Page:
- Week 8 (Chicago) - Brandon Copeland gets the sack cleaning up after clean pressure around the edge by Tarell Basham;
- Week 9 (Miami) - Williamson beats the running back and gets to the quarterback directly on an A-gap blitz;
- Week 9 (Miami) - Jenkins beats the back-up right tackle cleanly around the edge for a sack;
- Week 9 (Miami) - Jeremiah Attaochu beats the same guy around the edge for a sack;
- Week 10 (Buffalo) - Jenkins and Jamal Adams share a sack as Jenkins stunts and Adams blitzes;
- Week 13 (Tennessee) - Frankie Luvu stunts outside and gets to the quarterback unblocked;
- Week 13 (Tennessee) - Jenkins beats his man cleanly around the edge;
- Week 15 (Houston) - Adams comes in unblocked on a blitz;
- Week 16 (Green Bay) - Henry Anderson cleanly beats the guard with an outside move;
- Week 16 (Green Bay) - Luvu cleans up after a Neville Hewitt blitz creates immediate pressure; and
- Week 16 (Green Bay) - This time Hewitt’s blitz gets home and he makes the sack himself.
Here’s an example (number 3 from the above list). You can see that it’s Williams who easily beats the right guard at the point of attack and essentially flushes the quarterback into Jenkins. The pair share the sack:
The nature of the sack
Many people have justifiably been down on Jenkins in spite of his career-high seven sacks. He didn’t create a lot of pressure this year and was inconsistent against the run. However, moreso than any other player, Jenkins was able to create sacks with clean pressure off the edge. He recorded a sack or a half-sack on six different plays where he beat his man around the edge.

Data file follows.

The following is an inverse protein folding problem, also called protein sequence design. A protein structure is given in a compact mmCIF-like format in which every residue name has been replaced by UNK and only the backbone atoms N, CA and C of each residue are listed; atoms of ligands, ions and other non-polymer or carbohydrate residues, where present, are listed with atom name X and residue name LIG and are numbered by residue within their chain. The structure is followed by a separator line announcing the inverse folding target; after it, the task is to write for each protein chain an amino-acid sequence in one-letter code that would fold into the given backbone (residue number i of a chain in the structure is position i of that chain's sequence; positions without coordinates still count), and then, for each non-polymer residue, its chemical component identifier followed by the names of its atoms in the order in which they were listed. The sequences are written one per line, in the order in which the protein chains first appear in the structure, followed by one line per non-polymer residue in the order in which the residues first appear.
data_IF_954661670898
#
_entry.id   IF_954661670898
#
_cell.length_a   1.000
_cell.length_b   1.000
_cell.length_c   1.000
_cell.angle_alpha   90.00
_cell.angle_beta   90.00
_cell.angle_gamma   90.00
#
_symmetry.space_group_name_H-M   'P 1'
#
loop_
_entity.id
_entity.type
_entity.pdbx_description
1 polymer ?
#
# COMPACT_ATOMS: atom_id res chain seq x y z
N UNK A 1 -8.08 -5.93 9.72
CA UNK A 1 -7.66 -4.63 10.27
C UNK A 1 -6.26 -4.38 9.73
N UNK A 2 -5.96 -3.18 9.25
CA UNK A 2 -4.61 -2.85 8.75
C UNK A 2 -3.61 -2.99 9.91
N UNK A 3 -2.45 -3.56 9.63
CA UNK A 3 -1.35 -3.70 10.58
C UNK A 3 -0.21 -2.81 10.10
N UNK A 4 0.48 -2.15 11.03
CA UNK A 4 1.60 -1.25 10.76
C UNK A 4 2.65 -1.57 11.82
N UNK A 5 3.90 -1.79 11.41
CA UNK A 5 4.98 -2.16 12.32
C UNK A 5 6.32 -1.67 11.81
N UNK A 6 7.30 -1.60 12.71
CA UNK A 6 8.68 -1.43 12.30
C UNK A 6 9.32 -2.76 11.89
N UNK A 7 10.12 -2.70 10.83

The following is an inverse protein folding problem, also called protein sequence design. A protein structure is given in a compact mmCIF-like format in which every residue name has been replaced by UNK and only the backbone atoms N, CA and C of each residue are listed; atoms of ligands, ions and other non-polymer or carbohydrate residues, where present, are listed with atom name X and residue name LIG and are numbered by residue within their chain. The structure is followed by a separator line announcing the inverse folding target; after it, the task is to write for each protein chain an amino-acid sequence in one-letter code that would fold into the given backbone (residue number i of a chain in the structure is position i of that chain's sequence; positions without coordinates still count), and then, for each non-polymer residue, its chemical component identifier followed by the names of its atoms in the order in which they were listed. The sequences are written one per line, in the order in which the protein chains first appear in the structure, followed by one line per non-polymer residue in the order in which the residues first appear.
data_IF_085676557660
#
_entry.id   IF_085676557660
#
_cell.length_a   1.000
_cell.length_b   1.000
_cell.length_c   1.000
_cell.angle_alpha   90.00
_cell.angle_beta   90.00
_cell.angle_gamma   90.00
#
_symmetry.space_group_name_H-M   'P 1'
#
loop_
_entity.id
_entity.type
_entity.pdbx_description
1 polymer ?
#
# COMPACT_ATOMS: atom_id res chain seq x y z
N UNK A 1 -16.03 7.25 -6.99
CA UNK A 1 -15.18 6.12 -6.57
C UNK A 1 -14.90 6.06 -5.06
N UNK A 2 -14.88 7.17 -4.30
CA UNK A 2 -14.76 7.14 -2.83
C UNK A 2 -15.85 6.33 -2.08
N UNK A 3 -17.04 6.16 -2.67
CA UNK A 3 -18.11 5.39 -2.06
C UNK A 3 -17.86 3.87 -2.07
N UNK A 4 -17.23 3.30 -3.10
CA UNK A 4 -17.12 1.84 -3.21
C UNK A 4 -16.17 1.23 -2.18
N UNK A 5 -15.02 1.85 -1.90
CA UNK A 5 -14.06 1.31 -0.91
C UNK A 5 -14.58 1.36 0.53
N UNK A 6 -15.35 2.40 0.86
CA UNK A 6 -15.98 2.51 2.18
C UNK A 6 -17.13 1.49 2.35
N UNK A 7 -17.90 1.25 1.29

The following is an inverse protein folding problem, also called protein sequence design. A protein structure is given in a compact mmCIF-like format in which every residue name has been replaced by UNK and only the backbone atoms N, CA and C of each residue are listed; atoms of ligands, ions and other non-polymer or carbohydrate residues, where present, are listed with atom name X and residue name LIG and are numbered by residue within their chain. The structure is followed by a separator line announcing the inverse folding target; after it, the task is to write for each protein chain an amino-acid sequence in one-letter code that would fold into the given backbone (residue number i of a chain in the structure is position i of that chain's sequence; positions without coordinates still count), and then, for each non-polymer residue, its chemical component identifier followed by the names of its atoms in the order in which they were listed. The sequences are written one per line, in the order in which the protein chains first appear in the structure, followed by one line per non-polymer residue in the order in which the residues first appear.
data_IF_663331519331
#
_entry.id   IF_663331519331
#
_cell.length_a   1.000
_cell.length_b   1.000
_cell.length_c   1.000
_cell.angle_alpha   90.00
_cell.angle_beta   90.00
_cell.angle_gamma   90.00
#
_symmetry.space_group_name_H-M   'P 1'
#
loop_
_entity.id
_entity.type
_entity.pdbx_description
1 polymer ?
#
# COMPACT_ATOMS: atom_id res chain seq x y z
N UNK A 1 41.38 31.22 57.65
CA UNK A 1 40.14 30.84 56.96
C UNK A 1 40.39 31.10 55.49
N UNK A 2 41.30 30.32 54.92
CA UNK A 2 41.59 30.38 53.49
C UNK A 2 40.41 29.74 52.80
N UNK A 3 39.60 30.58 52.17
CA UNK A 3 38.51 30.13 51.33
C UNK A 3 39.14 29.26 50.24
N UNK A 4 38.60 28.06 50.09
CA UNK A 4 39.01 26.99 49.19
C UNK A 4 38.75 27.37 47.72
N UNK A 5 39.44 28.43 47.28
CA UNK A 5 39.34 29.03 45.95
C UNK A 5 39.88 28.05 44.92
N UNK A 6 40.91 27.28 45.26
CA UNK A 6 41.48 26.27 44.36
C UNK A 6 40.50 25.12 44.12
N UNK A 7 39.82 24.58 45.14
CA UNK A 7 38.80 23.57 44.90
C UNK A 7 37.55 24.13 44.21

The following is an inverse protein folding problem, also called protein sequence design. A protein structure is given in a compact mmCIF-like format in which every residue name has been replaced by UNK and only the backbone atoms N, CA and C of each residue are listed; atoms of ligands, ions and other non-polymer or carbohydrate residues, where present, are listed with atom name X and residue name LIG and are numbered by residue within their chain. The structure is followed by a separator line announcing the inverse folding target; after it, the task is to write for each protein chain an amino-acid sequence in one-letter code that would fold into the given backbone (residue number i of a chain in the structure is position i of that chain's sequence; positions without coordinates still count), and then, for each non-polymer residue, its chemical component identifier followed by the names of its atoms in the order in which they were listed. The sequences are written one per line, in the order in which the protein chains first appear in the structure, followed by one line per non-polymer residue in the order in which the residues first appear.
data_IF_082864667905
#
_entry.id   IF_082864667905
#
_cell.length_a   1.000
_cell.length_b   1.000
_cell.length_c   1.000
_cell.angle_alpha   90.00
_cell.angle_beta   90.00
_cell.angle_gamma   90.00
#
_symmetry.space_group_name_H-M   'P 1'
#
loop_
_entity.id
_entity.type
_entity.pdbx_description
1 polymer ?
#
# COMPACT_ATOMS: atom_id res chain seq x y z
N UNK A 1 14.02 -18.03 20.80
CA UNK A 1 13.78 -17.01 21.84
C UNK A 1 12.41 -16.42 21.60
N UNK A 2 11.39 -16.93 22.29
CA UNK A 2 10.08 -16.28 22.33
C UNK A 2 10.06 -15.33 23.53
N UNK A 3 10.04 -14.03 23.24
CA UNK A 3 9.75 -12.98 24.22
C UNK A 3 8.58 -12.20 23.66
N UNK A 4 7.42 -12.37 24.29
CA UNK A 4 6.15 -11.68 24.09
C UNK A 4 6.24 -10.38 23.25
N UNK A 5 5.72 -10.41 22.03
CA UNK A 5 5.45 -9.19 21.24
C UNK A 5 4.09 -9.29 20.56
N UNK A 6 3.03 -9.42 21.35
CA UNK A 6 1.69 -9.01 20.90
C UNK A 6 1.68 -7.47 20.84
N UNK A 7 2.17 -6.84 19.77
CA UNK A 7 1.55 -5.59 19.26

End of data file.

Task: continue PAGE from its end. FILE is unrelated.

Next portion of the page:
Here’s an example of him doing exactly that:
By contrast, Anderson - who tied with Jenkins for the team lead with seven sacks of his own - did most of his damage cleaning up after pressure was created by someone else. As noted in the list above, he had one sack where he beat his man cleanly. Otherwise, the rest of his total all came on clean-ups.
As for Williams, he ended the year with five sacks officially, but three of those came from winning his match-up cleanly - two on the interior and one off the edge. One of the other sacks came via a stunt.
Copeland, who also had five sacks, was the only other player to record multiple sacks by beating his blocker directly, as he did the damage on two bull rushes. Copeland also had the most sacks negated by penalties (two, just ahead of Anderson with 1.5).
One other interesting sack-based statistic: The Jets didn’t register a fourth quarter sack until just before the two-minute warning in the eighth game of the year. No doubt that factored heavily into the team’s struggles in terms of finishing games.
Racking up the assists
With so many (13 altogether) of the sacks coming from cleaning up, it’s interesting to note which players created the pressure that led to someone else recording a sack.
It turns out that Williams was the leader with three, while Anderson and Jenkins had two each.
At the moment, while this study has produced some interesting data, it’s sorely lacking context.
While to some degree it tells us who did what and which players did more of certain things than others, it doesn’t create a full picture of how the compilation and make-up of these numbers stacks up against other teams.
This article began with a statement that “most people would agree that the Jets’ pass rush was not very good last year”. That goes hand-in-hand with the fact that most people would agree that the Jets’ pass protection wasn’t very good either.
Therefore, we need to see how similar in nature the sacks the Jets’ offense gave up tended to be. If we’re correct that the pass rush and the offensive line are both bad, then we’d expect fewer coverage sacks and more sacks where someone was beaten cleanly. This can be best achieved by reviewing each sack that was surrendered last year.
So, that’s what we’ll be doing next week...